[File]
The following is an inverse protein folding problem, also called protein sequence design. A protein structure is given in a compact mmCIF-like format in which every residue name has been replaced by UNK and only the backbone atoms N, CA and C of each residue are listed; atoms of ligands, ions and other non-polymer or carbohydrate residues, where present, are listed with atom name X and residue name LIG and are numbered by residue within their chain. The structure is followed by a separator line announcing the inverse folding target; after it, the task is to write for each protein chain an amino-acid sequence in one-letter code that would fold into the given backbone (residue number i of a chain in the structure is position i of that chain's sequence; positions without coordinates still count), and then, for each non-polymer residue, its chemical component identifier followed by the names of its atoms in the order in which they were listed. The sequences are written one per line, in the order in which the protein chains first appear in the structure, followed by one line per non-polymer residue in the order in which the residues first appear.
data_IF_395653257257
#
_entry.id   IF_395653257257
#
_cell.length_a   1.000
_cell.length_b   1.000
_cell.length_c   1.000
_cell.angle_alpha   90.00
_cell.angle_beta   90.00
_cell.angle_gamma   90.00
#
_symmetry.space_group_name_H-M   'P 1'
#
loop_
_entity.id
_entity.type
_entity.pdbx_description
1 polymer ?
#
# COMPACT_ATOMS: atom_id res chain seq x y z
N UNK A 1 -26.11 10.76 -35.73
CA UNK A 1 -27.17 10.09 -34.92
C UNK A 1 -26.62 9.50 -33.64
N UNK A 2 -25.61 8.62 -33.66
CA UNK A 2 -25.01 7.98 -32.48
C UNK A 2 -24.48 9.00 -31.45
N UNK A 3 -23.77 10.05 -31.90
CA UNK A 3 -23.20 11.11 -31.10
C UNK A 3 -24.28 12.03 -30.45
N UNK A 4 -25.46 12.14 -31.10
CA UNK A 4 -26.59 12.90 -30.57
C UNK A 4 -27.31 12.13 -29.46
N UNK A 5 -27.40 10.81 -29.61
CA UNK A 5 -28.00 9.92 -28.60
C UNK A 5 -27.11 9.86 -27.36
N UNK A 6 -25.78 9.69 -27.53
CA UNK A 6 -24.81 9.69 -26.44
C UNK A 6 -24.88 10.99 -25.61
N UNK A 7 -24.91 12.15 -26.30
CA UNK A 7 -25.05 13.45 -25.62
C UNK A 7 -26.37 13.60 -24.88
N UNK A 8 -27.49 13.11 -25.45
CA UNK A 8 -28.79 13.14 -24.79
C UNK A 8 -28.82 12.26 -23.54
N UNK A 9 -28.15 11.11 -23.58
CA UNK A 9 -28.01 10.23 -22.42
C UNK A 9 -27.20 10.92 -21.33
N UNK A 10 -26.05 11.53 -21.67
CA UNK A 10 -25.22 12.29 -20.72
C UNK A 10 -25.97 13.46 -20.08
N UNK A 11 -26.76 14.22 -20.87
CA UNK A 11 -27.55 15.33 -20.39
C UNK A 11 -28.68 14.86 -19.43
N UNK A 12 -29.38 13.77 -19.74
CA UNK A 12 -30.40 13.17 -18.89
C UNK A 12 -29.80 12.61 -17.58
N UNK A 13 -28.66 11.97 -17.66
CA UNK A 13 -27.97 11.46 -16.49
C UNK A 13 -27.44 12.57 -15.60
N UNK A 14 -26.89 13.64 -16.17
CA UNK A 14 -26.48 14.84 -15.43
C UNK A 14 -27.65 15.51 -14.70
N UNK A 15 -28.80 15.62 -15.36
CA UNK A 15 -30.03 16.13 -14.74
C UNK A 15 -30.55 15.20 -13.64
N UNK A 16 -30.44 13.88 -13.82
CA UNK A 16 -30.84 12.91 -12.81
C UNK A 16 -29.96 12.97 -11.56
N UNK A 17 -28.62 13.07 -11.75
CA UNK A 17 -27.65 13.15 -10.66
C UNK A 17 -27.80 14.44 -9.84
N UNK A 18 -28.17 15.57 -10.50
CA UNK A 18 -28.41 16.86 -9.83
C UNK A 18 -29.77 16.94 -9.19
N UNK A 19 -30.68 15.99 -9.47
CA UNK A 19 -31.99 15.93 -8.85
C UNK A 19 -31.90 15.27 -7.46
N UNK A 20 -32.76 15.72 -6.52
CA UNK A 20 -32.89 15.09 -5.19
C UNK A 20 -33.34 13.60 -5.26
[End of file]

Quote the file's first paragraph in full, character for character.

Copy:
The following is an inverse protein folding problem, also called protein sequence design. A protein structure is given in a compact mmCIF-like format in which every residue name has been replaced by UNK and only the backbone atoms N, CA and C of each residue are listed; atoms of ligands, ions and other non-polymer or carbohydrate residues, where present, are listed with atom name X and residue name LIG and are numbered by residue within their chain. The structure is followed by a separator line announcing the inverse folding target; after it, the task is to write for each protein chain an amino-acid sequence in one-letter code that would fold into the given backbone (residue number i of a chain in the structure is position i of that chain's sequence; positions without coordinates still count), and then, for each non-polymer residue, its chemical component identifier followed by the names of its atoms in the order in which they were listed. The sequences are written one per line, in the order in which the protein chains first appear in the structure, followed by one line per non-polymer residue in the order in which the residues first appear.